Solubility is the property of a solid, liquid, or gaseous chemical substance called solute to dissolve in a solid, liquid, or gaseous solvent to form a homogeneous solution of the solute in the solvent. The solubility of a substance fundamentally depends on the solvent used as well as on temperature and pressure. The extent of solubility of a substance in a specific solvent is measured as the saturation concentration where adding more solute does not increase its concentration in the solution. Solubility also plays a major role for other dosage forms like parenteral formulations as well. Many newly proposed drugs suffer from poor water solubility, thus presenting major hurdles in the design of suitable formulations for administration to patients. Consequently, the development of techniques and materials to overcome these hurdles is a major area of research in pharmaceutical companies.

Poorly Soluble Drugs provides a comprehensive overview of currently used formulation strategies for hydrophobic drugs discusses the main instrumentation, operation principles and theoretical background, with a focus on critical formulation features and clinical studies. It provides a comprehensive assessment of the application of fundamental principles of dissolution and drug release testing to poorly soluble compounds and formulations.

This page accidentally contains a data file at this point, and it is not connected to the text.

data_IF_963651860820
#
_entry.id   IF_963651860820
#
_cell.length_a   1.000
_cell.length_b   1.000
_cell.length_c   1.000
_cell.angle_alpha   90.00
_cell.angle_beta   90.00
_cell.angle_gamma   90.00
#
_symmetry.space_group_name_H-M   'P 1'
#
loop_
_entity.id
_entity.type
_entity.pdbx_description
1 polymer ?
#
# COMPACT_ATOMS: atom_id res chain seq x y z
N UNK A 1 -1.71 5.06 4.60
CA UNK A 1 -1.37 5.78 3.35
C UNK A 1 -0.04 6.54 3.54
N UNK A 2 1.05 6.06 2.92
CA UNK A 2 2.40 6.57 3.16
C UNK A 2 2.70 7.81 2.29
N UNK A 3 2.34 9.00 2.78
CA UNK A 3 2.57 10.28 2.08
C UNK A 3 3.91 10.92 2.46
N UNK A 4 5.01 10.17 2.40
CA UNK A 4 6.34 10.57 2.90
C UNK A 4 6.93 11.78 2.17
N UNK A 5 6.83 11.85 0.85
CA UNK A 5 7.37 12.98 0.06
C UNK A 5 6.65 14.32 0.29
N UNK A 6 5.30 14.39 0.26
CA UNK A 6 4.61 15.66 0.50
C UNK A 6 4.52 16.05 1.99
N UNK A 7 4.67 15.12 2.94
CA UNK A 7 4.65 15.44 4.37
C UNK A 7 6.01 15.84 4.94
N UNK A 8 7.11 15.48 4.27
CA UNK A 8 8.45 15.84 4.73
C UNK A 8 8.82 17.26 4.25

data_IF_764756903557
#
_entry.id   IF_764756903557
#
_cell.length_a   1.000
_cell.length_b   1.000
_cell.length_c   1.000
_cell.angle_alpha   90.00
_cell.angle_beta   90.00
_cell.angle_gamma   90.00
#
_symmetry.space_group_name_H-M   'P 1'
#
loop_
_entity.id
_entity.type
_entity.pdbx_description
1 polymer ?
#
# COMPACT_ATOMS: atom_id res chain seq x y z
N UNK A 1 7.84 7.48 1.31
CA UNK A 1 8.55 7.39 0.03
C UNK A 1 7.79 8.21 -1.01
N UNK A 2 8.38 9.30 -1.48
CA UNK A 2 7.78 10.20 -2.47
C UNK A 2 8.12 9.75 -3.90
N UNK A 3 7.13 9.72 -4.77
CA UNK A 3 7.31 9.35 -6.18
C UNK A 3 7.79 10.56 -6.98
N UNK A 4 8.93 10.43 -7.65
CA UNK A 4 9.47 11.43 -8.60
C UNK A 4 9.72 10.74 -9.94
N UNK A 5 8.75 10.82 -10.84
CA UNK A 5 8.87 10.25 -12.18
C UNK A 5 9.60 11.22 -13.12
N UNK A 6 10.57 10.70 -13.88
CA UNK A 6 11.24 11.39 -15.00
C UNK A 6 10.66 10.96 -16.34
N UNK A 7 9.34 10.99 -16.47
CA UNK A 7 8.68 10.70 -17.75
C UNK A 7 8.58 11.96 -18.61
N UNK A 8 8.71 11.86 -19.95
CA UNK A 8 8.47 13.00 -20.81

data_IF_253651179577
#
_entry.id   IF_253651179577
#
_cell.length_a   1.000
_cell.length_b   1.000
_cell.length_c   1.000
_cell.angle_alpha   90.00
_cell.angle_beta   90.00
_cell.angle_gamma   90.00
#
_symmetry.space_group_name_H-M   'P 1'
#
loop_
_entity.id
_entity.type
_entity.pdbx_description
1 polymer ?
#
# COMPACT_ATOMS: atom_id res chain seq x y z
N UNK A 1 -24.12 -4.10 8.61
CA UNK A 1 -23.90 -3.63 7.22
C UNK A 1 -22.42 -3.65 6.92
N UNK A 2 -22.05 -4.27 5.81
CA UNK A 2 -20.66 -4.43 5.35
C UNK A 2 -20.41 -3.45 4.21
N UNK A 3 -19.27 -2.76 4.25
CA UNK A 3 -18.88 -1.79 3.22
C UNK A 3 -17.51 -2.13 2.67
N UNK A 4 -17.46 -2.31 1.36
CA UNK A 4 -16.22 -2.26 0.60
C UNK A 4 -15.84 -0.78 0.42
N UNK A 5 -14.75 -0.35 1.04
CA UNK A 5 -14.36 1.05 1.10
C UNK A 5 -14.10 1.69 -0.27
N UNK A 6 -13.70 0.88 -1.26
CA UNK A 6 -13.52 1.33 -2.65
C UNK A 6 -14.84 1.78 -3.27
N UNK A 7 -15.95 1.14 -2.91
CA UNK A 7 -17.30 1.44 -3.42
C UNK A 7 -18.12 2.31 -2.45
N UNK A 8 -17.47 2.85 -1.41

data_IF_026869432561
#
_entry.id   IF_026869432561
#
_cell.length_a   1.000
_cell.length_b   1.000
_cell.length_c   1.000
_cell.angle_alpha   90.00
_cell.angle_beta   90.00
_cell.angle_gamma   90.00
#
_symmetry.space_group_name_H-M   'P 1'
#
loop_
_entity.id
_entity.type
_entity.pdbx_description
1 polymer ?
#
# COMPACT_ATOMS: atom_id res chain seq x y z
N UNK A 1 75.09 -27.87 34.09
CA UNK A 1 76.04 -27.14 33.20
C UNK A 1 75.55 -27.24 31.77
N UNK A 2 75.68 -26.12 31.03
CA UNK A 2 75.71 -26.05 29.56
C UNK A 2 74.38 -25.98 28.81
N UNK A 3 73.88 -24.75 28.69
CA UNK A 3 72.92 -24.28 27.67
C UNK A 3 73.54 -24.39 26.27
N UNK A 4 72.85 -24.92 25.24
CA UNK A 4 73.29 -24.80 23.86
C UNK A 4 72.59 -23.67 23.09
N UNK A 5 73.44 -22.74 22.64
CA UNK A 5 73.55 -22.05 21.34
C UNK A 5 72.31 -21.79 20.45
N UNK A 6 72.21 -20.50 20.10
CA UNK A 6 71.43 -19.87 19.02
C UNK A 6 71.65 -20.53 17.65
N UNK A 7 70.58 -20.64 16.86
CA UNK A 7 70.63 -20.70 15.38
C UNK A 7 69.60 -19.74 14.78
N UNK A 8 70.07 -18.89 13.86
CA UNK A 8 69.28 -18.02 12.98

More than 40% new chemical entities developed in pharmaceutical industry are practically insoluble in water. These poorly water soluble drugs having slow drug absorption leads to inadequate and variable bioavailability and gastrointestinal mucosal toxicity. For orally administered drugs solubility is the most important one rate limiting parameter to achieve their desired concentration in systemic circulation for pharmacological response. Problem of solubility is a major challenge for formulation scientist. The improvement of drug solubility thereby its oral bioavailability remains one of the most challenging aspects of drug development process especially for oral-drug delivery system.